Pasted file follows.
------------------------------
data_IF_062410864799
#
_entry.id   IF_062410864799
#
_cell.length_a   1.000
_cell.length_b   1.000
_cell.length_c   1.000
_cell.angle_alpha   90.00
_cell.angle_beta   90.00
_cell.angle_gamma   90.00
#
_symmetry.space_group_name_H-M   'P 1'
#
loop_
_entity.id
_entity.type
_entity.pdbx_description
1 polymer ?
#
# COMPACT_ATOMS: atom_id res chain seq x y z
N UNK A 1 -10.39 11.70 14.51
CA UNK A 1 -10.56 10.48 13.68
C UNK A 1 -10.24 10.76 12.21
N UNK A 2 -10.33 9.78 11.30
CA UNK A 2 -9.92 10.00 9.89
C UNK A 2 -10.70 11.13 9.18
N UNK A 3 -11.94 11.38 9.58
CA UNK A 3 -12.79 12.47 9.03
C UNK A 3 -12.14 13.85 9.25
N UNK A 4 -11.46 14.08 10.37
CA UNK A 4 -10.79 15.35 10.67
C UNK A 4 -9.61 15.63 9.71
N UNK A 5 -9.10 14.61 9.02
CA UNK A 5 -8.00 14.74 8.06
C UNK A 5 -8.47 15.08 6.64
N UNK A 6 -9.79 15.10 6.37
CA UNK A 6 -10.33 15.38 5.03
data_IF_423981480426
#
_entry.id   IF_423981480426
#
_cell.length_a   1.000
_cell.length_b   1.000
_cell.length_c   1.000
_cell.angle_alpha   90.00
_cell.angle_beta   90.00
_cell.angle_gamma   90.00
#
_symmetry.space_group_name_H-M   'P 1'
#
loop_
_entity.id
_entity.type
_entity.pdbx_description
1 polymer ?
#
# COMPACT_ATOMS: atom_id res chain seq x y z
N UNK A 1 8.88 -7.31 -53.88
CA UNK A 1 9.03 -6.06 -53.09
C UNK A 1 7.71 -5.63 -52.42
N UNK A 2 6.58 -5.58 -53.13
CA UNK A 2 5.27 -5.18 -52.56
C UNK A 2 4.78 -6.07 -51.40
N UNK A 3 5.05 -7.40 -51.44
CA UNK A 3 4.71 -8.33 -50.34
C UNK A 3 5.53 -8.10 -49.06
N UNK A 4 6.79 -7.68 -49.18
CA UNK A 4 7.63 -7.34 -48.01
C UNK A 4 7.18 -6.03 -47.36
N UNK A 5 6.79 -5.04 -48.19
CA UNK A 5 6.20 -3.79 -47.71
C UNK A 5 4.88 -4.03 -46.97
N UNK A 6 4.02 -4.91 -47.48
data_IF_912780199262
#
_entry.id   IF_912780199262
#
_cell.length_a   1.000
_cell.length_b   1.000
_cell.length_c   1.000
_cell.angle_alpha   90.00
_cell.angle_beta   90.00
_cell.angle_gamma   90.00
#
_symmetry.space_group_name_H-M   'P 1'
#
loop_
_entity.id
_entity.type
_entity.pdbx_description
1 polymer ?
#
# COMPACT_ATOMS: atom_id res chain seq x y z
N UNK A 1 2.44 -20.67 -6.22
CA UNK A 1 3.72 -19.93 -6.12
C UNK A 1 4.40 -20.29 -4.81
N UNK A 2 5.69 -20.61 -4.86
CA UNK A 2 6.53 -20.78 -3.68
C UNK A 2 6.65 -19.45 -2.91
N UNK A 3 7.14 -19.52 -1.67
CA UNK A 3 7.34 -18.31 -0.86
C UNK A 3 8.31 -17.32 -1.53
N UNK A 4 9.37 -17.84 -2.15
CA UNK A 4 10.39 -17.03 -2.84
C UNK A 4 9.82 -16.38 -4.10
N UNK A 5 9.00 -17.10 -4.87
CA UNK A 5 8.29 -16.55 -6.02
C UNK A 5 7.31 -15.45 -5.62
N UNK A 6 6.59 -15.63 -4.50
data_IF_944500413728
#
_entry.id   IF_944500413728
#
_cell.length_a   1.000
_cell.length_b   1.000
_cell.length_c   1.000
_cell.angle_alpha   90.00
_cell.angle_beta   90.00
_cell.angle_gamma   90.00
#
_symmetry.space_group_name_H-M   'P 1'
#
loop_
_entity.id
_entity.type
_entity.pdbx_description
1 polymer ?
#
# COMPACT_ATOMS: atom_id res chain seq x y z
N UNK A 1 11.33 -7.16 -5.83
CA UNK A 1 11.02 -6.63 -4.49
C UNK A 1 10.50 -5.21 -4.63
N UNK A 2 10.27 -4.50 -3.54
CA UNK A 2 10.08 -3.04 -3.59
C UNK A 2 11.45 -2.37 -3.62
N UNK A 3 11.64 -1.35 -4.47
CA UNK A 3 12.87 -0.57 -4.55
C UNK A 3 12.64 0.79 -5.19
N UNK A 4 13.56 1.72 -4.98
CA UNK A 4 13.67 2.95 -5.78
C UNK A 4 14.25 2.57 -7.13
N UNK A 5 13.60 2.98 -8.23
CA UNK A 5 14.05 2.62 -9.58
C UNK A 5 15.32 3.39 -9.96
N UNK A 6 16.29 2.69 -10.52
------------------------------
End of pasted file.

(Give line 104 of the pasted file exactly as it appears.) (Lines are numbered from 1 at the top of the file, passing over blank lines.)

CA UNK A 4 10.39 -17.03 -2.84